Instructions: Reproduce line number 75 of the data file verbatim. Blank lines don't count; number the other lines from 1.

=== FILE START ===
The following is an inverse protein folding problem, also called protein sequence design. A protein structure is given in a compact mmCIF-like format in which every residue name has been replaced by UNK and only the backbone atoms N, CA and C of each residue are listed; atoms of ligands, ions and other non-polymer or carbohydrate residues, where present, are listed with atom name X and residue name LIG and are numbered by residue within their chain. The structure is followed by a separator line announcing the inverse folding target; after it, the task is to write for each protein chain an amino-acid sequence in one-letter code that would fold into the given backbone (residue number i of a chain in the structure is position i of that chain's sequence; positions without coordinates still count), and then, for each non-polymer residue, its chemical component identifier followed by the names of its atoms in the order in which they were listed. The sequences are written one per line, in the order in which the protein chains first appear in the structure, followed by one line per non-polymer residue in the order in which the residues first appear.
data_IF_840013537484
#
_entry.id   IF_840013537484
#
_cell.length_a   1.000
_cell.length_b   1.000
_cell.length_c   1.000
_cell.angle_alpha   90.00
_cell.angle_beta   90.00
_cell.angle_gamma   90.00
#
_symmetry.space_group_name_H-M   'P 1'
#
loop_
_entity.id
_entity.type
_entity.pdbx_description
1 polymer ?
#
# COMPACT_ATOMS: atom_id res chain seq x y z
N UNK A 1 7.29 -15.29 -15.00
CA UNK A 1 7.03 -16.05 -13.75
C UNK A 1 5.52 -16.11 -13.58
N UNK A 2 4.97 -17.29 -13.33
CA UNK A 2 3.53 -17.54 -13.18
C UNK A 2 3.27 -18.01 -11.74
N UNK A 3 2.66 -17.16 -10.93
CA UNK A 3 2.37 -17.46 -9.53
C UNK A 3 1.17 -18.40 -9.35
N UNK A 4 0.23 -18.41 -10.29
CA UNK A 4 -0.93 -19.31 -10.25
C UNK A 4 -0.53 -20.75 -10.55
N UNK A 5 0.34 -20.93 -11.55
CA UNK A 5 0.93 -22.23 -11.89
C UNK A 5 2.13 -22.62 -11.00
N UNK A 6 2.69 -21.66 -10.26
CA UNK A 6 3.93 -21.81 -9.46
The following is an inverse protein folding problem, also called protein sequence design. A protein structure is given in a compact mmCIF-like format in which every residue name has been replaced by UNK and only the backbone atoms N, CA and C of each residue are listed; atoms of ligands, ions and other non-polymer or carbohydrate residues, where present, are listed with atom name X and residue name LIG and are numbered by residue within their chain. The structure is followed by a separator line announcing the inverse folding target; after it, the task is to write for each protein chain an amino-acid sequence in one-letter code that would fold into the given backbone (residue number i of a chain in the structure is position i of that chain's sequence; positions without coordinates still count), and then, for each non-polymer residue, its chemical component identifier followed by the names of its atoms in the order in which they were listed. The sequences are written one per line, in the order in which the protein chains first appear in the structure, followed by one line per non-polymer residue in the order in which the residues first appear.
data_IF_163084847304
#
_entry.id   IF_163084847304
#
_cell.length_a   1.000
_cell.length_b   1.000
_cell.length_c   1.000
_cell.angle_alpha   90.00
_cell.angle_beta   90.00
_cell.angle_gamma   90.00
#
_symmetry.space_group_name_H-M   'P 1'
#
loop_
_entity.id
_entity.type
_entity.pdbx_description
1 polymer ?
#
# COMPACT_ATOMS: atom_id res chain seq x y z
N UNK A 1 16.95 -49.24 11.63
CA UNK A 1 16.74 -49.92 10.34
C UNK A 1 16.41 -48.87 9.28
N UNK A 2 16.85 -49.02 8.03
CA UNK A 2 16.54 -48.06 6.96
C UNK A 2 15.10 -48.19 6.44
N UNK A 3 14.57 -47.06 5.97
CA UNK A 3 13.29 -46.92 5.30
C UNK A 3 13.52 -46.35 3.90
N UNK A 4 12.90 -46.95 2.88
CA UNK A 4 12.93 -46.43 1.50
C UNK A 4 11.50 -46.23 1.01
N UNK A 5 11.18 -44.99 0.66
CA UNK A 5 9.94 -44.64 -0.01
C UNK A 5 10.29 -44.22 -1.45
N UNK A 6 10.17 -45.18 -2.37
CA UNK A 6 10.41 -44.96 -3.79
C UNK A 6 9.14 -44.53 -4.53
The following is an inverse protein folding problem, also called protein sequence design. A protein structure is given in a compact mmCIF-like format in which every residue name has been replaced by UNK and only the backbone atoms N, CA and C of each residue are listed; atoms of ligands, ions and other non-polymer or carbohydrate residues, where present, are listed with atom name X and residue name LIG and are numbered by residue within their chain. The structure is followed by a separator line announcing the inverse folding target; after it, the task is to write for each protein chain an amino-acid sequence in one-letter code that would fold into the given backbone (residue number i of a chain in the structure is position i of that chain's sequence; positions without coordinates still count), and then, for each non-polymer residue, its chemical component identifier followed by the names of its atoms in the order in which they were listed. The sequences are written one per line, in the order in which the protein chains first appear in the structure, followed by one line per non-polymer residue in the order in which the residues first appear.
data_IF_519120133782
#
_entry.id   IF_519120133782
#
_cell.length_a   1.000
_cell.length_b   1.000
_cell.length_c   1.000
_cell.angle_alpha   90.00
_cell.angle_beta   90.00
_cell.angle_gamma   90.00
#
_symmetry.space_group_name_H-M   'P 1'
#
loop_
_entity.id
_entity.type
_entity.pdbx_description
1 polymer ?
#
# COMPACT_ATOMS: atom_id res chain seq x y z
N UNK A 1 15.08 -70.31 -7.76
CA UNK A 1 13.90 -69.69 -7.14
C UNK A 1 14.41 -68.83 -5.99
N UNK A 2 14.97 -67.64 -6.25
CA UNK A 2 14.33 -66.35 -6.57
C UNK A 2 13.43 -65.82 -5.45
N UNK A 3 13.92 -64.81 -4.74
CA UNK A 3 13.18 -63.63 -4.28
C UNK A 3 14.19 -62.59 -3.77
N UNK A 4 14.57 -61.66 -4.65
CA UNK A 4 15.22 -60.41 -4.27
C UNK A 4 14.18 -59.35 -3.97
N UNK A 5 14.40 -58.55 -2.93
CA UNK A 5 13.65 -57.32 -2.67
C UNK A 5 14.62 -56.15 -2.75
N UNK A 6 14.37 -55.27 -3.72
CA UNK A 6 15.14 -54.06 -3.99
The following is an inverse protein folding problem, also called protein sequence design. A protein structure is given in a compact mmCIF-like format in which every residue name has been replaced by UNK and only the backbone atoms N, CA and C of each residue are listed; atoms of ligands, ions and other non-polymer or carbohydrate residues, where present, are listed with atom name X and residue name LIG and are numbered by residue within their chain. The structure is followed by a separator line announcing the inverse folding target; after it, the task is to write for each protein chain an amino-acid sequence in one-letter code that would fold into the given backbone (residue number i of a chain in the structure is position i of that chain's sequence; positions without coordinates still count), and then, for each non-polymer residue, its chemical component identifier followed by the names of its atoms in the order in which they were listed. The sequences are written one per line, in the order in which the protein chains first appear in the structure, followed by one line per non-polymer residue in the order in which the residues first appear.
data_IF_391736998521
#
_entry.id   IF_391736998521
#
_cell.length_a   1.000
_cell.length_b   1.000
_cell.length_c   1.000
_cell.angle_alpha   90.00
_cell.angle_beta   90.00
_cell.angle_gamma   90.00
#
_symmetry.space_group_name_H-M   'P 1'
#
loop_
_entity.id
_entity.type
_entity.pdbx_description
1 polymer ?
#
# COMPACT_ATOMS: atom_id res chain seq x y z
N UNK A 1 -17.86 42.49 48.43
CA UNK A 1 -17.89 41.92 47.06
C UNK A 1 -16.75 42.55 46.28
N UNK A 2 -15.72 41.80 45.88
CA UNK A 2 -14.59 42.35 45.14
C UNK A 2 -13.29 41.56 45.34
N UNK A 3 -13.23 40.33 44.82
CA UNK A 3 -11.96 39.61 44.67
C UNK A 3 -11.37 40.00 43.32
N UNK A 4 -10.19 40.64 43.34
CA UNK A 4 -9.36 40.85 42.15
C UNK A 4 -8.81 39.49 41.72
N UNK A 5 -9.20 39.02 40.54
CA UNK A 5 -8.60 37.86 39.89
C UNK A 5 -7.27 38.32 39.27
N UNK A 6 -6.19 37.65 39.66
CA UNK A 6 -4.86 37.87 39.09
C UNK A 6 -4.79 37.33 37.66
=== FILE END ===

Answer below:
N UNK A 6 10.17 -45.18 -2.37